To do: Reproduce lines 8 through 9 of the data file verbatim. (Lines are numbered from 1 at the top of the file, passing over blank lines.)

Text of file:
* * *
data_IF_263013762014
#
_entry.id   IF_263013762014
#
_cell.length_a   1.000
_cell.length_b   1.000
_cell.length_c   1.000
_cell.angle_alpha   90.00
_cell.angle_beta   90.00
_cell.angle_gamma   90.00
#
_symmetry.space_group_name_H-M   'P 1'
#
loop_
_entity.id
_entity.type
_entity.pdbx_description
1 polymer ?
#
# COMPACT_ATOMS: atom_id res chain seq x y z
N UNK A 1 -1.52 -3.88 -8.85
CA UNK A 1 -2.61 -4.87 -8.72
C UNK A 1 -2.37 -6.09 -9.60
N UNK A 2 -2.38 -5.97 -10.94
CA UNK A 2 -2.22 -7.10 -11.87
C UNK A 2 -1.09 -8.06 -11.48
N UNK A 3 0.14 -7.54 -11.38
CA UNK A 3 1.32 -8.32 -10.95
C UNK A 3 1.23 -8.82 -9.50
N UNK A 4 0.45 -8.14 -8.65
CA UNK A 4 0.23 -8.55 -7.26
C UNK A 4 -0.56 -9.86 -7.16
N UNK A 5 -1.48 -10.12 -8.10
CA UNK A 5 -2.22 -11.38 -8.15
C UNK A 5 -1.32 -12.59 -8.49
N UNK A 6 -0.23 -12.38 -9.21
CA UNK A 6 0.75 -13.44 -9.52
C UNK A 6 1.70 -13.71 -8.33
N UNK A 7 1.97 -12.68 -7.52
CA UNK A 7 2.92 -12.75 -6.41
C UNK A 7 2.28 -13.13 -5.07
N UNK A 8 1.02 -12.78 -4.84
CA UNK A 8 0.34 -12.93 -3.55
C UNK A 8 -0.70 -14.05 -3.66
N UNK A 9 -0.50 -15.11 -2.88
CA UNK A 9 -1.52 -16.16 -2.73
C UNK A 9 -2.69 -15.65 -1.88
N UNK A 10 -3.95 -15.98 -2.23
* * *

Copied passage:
_cell.angle_alpha   90.00
_cell.angle_beta   90.00